Rail diesel engine technologies After-treatment technologies Rail diesel engine emissions Engine technology costs 

1 Introduction

Tier 4 (US)/Stage IV (EU) is the current step of the emission reduction program launched in 1996 for all non-road equipment. For rail engines with a class power range below 560 kW, the current regulation requires engine manufacturers to reduce the level of nitrogen oxides (NO x ) emissions to a level that is about 80 % lower than the previous standards Tier 3/Stage IIIB, while particulate matter (PM) emissions have to be reduced by an order of magnitude for US regulation only. The other gaseous pollutant limits remain the same. Table 1 shows the comparison (
Table 1

US Tier 3 and 4 regulations versus EU stage IIIB and IV

Emission standards for rail engine with power ≤560 kW [g/kWh]






NO x



 Stage Tier 3





 Stage Tier 4







 Stage IIIB






 Stage IV






An overview of the implementation timetable of the EU emission limits for all non-road mobile machinery (NRMM) engines is reported in Fig. 1 [1].
Fig. 1

Railway specific emission regulation

To achieve the new targets, the use of diesel particulate filters (DPFs) and higher levels of exhaust gas recirculation (EGR), and/or SCR systems are required, as indicated in Fig. 2.
Fig. 2

EU legislation related to emission standards

However, new stringent regulations are under consideration. As an example, according to European Commission—Joint Research Center (JRC), a study concluded that even the most ambitious levels defined with Stage IV did not guarantee adequate protection from negative health effects of PM emissions [2]. Therefore, in line with the developments in the on-road sector, the introduction of a new emission stage (Stage V) targeting particle number (PN) limits rather than particle mass limits needs to be considered. This should focus on the engines in the power range between 56 and 560 kW, which provide by far the largest contribution to NRMM emissions.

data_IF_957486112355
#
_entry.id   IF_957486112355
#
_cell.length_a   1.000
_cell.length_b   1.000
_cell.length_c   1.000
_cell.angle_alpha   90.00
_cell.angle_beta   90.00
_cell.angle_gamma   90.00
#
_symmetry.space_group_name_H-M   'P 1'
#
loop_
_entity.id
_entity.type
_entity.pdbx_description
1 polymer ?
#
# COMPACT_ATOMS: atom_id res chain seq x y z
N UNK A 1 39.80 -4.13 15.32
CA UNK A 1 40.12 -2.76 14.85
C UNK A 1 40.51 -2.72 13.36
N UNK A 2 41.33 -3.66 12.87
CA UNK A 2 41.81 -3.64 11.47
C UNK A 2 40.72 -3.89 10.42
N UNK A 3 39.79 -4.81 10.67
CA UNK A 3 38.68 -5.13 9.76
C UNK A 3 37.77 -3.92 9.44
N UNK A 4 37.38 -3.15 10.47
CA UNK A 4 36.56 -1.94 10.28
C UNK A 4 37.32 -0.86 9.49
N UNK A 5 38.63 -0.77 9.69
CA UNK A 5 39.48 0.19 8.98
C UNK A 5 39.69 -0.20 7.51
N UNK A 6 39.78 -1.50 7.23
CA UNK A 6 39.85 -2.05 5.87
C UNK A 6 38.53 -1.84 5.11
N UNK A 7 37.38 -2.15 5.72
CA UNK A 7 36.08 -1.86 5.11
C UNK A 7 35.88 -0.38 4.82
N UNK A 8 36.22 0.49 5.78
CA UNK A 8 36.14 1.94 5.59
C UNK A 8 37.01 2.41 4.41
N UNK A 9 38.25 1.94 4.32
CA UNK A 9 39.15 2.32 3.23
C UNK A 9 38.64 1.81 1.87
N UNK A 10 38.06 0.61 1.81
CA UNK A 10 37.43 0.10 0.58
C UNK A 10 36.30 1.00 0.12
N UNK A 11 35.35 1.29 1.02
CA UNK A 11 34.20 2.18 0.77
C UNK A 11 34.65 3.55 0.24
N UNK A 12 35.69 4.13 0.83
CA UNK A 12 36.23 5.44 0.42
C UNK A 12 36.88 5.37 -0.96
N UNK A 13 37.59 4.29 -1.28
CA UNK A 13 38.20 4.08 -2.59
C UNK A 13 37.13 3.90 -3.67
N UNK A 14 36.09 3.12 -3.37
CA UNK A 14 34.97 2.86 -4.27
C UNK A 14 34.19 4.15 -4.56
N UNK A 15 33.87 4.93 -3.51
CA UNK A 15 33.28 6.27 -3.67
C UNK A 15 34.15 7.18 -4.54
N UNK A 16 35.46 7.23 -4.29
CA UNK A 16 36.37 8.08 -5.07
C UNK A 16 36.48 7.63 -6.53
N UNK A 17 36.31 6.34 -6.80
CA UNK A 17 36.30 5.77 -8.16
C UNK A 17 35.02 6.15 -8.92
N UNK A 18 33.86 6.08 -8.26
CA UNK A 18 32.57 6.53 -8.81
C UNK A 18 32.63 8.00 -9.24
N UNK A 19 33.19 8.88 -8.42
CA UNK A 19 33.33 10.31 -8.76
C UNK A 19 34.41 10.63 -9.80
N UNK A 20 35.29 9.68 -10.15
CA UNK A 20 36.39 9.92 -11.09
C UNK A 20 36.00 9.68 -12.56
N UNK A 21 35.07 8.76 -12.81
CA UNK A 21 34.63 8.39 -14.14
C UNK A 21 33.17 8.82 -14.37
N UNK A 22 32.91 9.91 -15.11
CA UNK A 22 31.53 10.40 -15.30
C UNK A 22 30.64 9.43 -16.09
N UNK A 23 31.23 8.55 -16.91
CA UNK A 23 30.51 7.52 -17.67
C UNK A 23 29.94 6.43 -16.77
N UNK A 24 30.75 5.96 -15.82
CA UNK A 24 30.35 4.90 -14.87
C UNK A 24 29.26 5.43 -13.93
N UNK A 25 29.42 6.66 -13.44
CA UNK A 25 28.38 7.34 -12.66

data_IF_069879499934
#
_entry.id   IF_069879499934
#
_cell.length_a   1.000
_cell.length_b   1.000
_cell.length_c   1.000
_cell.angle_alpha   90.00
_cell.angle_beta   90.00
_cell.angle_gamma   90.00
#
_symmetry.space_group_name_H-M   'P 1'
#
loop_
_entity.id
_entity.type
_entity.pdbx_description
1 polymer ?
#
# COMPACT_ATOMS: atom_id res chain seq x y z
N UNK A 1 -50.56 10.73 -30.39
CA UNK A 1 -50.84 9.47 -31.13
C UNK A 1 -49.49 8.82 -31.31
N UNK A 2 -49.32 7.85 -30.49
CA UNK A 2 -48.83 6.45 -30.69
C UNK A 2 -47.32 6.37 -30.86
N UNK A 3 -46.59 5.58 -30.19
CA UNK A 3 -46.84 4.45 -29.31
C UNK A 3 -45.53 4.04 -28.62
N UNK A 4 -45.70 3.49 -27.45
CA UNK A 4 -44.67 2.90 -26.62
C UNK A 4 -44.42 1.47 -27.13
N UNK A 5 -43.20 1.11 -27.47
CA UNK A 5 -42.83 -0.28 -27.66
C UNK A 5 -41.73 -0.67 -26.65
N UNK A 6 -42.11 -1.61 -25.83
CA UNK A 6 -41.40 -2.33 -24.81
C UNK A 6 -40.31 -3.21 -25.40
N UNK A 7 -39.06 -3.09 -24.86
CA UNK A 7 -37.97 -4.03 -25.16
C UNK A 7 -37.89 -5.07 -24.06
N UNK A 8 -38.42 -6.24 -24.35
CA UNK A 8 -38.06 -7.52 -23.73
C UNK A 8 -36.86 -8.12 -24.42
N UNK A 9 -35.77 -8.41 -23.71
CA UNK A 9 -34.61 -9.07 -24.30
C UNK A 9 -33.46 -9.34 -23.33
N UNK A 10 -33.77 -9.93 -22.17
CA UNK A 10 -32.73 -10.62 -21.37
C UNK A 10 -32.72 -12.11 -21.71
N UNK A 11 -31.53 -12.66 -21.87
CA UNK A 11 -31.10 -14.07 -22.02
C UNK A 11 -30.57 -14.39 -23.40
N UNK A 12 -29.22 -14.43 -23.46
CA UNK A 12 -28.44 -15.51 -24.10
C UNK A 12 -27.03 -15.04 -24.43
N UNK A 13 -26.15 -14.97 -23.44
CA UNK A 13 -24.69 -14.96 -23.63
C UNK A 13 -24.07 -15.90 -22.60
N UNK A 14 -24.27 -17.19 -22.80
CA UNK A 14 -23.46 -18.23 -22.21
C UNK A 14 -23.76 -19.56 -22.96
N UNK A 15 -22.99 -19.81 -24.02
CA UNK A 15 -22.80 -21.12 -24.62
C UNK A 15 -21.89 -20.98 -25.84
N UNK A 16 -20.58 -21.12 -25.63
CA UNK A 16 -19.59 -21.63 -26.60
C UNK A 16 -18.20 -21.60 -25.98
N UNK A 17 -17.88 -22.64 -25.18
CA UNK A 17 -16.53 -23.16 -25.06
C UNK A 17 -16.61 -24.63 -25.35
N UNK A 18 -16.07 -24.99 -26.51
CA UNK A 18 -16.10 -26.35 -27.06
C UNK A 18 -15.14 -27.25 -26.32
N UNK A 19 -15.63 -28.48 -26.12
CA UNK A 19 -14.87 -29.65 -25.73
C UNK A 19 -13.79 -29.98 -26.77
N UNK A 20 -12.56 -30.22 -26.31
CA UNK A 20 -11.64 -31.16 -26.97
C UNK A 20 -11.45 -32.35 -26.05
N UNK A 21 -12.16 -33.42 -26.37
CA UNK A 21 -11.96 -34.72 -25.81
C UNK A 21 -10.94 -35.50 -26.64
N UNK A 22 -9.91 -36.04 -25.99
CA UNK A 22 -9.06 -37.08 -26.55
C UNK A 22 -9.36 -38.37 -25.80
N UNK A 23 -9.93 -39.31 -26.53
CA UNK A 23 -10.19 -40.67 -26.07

In parallel, the continuous increase of diesel fuel cost in last decades has meant the strong interest for the fuel saving. On the other hand, as the diesel cost rises continuously, it can be only compensated with the adoption of new technologies able to increase the energy efficiency.

To find short and mid-term technological solutions for thermal powertrains of the rail sector is particularly important in order to avoid a partial modal shift from rail sector to the less-sustainable road sector on regional passenger lines and freight transportation specialized routes. In this respect, an European Union co-founded project, entitled “Clean European Rail-Diesel” (Cleaner-D), has been carried out between the years 2010 and 2013 in order to give a response to the issues reported above and also to find the best balance between environmental and economical requirements (